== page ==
October 27, 2005

Recognition richly deserved.

Big congratulations go out to Riverbend of Baghdad Burning, who has just been awarded the third prize in this year's Lettre Ulysse competition for literary reportage. The award was for her book Baghdad Burning: Girl Blog from Iraq, which is a collection of posts from the blog she's been keeping since shortly after the US-led invasion of Iraq. Baghdad Burning

You may have been as puzzled as we were by the fact that the award was for reportage. We'd never heard the term before, and had to read a bit in the Lettre Ulysse website to see exactly what sort of animal was being recognized. Reportage, it seems, occupies a mid-ground between journalism and literature:

The Art of Reportage has a long and distinguished tradition and may be counted among the most fascinating journalistic and literary forms. It is based upon personal experience, perception, and anecdotal evidence, representing a combination of the best of journalism and of creative nonfiction. Outstanding works in this genre have an effect far beyond the situation from which they arose, achieving importance as works of literature....

Reportage writers, with their immersion in the subject, bring unknown, hidden or forgotten realities and intricacies to light. By witnessing with their own eyes and collecting and consolidating a mass of information, in forming a picture of the whole, the reportage writer can deliver a greater degree of accuracy than is generally possible with other media formats. This is what gives reportage writing its significance and authority.

All of that describes what Riverbend has been doing, and then some. Her work at Baghdad Burning combines a shrewd analysis of current events in Iraq with an eye for the details of what 'normal' life has been like for Baghdadis since the invasion. When something happens in Iraq, we always look first to Riverbend to see if she's posted about it yet.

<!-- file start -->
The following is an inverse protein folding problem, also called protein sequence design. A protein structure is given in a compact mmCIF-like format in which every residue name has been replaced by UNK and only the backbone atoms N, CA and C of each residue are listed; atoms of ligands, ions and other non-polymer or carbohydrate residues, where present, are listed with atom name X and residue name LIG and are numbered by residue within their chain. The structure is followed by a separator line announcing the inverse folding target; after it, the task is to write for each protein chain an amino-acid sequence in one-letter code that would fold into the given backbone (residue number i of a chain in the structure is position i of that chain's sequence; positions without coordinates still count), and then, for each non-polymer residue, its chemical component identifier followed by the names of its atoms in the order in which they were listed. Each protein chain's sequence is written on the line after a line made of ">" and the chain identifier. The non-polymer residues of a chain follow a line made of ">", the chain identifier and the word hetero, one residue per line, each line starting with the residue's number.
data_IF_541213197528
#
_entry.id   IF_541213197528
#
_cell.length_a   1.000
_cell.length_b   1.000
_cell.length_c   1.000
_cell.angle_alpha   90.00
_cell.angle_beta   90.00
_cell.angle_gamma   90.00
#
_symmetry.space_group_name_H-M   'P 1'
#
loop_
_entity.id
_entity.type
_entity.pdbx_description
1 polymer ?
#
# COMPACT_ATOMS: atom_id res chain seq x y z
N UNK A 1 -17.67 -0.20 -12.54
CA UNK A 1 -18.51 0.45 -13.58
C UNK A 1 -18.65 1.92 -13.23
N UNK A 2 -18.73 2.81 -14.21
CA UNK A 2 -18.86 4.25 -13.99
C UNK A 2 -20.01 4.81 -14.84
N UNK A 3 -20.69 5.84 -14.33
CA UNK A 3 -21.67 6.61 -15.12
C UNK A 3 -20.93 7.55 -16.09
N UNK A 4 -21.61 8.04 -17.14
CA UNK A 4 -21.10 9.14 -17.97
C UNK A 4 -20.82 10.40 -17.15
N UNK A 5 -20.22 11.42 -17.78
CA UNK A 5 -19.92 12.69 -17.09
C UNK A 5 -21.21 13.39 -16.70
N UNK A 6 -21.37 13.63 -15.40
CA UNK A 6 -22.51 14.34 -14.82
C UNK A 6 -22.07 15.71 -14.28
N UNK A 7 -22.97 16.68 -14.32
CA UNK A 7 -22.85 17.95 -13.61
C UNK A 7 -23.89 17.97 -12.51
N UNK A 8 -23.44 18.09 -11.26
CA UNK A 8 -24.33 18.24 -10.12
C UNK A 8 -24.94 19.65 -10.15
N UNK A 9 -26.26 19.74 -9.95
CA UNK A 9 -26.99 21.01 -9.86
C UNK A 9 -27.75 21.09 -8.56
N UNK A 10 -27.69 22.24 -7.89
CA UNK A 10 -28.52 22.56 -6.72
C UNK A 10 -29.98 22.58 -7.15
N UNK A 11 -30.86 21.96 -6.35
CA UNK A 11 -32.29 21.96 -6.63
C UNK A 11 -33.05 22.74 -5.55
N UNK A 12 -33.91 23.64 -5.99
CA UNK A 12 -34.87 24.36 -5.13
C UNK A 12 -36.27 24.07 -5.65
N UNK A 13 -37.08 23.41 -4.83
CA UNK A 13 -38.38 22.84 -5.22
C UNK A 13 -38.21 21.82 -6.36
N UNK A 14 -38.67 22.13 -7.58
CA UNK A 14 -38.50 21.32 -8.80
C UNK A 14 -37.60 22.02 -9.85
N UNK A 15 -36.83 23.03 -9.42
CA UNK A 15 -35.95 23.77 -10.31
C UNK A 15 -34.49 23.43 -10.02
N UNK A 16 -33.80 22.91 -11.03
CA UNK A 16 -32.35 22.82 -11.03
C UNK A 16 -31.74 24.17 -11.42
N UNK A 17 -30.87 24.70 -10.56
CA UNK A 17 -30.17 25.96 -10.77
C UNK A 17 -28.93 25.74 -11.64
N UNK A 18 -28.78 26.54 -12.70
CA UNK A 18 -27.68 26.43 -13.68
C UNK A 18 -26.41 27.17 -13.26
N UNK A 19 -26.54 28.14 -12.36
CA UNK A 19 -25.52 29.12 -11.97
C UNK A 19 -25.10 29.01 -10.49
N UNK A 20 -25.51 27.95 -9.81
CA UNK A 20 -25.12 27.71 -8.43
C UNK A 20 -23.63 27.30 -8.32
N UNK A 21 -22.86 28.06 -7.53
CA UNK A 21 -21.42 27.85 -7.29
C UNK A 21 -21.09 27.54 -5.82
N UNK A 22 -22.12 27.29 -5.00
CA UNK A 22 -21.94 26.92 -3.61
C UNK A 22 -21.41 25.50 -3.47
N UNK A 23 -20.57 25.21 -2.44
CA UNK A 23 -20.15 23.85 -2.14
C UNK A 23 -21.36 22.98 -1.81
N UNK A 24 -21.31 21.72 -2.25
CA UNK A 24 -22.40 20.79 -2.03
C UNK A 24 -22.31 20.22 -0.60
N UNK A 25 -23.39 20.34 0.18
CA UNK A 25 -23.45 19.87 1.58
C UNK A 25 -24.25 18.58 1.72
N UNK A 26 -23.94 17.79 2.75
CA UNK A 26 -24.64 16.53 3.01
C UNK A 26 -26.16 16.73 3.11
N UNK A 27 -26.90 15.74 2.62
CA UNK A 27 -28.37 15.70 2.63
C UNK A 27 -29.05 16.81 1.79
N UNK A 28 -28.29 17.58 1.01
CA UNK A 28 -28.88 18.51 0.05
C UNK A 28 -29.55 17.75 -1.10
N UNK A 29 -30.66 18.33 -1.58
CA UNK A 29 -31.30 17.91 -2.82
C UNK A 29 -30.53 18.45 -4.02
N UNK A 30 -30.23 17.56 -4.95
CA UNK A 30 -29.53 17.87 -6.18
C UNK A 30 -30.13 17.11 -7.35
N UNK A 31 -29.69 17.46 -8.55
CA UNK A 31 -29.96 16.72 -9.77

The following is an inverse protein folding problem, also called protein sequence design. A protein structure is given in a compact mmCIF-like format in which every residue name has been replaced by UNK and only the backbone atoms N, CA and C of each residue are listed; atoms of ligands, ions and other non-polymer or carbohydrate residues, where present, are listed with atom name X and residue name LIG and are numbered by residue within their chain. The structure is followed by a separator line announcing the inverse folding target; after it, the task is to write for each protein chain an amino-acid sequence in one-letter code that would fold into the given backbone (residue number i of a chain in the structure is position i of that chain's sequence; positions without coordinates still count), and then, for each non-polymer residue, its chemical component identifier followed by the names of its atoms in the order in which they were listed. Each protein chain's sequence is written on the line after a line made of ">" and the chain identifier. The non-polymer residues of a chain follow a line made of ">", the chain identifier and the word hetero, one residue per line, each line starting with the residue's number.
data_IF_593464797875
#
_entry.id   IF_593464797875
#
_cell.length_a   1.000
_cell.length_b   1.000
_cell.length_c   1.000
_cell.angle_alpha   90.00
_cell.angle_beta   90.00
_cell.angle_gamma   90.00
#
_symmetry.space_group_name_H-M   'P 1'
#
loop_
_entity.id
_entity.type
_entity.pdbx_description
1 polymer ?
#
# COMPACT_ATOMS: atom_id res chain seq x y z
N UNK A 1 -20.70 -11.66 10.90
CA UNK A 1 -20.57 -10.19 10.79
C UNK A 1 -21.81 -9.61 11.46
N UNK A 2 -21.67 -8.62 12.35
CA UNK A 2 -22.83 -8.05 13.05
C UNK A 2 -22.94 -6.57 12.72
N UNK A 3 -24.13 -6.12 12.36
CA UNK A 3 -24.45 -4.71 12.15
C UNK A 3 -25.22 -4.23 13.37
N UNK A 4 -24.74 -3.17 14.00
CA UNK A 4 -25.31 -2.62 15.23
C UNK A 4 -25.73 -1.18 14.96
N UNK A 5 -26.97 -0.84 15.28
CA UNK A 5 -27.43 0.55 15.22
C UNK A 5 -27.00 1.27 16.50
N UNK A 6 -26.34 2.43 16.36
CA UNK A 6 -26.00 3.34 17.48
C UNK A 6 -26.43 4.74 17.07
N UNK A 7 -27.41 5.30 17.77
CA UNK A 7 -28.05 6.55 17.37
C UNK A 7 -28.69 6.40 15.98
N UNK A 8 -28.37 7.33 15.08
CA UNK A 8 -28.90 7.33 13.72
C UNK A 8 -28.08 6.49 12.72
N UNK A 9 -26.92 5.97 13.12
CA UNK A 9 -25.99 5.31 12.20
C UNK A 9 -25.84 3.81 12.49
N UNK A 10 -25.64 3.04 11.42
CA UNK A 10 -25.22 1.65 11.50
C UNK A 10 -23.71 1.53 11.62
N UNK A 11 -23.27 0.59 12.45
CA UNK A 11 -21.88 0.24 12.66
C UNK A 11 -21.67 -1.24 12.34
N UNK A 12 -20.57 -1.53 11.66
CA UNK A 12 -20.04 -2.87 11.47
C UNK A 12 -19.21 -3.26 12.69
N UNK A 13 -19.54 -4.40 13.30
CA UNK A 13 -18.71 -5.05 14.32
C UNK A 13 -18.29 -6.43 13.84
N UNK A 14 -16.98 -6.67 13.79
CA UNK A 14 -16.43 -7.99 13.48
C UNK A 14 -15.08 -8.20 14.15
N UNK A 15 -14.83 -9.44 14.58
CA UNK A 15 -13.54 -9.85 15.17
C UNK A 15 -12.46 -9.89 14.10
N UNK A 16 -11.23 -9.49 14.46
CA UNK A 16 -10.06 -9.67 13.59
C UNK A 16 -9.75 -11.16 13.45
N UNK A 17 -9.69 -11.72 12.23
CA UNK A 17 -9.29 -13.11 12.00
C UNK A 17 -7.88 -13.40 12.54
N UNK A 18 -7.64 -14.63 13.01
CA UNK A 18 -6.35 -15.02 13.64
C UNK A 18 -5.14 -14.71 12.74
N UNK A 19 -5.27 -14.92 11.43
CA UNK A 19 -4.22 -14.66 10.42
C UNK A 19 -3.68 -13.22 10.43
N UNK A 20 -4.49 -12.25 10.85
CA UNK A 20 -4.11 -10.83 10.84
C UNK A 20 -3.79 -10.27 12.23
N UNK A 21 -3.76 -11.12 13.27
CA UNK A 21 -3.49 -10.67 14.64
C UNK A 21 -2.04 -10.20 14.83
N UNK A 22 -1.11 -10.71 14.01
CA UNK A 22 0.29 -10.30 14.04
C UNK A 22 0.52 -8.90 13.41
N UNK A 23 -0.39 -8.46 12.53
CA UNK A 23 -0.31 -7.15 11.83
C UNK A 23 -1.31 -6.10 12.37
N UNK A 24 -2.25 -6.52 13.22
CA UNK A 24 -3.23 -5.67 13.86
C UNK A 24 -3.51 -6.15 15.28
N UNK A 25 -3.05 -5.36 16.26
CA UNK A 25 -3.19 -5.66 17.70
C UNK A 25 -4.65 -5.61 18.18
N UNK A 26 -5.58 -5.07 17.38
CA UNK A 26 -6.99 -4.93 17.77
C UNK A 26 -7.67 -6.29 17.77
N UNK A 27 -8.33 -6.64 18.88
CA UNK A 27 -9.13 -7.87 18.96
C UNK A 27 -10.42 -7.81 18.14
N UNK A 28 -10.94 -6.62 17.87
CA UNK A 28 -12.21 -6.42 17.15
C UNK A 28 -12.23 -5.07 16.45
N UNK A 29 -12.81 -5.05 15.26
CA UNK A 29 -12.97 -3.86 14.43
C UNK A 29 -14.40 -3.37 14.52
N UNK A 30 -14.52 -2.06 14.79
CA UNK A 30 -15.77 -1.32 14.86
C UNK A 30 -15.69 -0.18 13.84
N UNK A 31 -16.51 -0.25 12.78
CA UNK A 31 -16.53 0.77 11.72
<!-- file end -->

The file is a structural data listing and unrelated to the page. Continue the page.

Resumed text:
As to the particulars of the award Riverbend has received, here's the official announcment:

The third prize of 20,000 Euro went to:

* Riverbend (Iraq): Baghdad Burning. Girl Blog from Iraq, The Feminist Press at the City University of New York, New York, 2005. Published in the UK by Marion Boyars Publishers, London, 2005. Riverbend, a young Iraqi woman, writes an Internet diary, using a pseudonym. Her commanding gift for observation, her intelligence and her extraordinary language skills make her account of the life of a normal Iraqi family, which has also been published in book form as Baghdad Burning, one of the most uniquely critical documents of life in this abused country under the conditions of the war and the US military occupation.

It always gives us pleasure to see that someone's hard work is rewarded. This is particularly true with this award to Riverbend.

More: We thought we'd posted about Riverbend's book before, and an archive search turned up this post at Magpie. That post links to a long interview that Riverbend did with Buzzflash last April when the the book was released. Here's an excerpt:

BuzzFlash: You are obviously a secular Iraqi, with great skills of observation in writing in English. You are also an independent, thinking young woman. Do you have fears of a fundamentalist Islamic takeover of the Iraqi government?

Riverbend: I have fears of fundamentalism of any type. I fear Sunni fundamentalism and Shia fundamentalism. I fear we might be slowly working our way towards a state run by Mullahs and clerics. I fear Iraq being turned into another Iran by parties like Da'awa and SCIRI, currently being promoted by the occupation powers. It is not Islam that I fear — I am a Muslim and a practicing one — it is the deformation of Islam practiced in places like Iran and Saudi Arabia that I fear. [...]

BuzzFlash: In your journal, you talk about what a restless sleeper you are, amidst the uncertainty and the noises of war. Have you ever dreamt of peace and normalcy returning to your life?

Riverbend: Peace and normalcy seem like a distant thing. One begins to forget what 'normal' was in the first place. We've come to realize that peace and normalcy are also relative. What we consider peace is obviously very different from the American concept of peace. Normality also changes with time. Three years ago, normal was being able to walk down the street with a sense of security. Today, normal is hearing at least three explosions a day and the hum of helicopters above.

At the end of the day, why dream of such mundane things as peace and normalcy? A stable, secure, prosperous, united and above all independent Iraq — that's a dream.

Posted by Magpie at October 27, 2005 03:49 PM | Iraq | Technorati links |

Why do I get the sense that "Riverbend" is an American DailyKos reading grad student? Does "she" resemble American leftists or do American leftists resemble Baathists? Tough call.

Posted by: ss at October 31, 2005 06:03 PM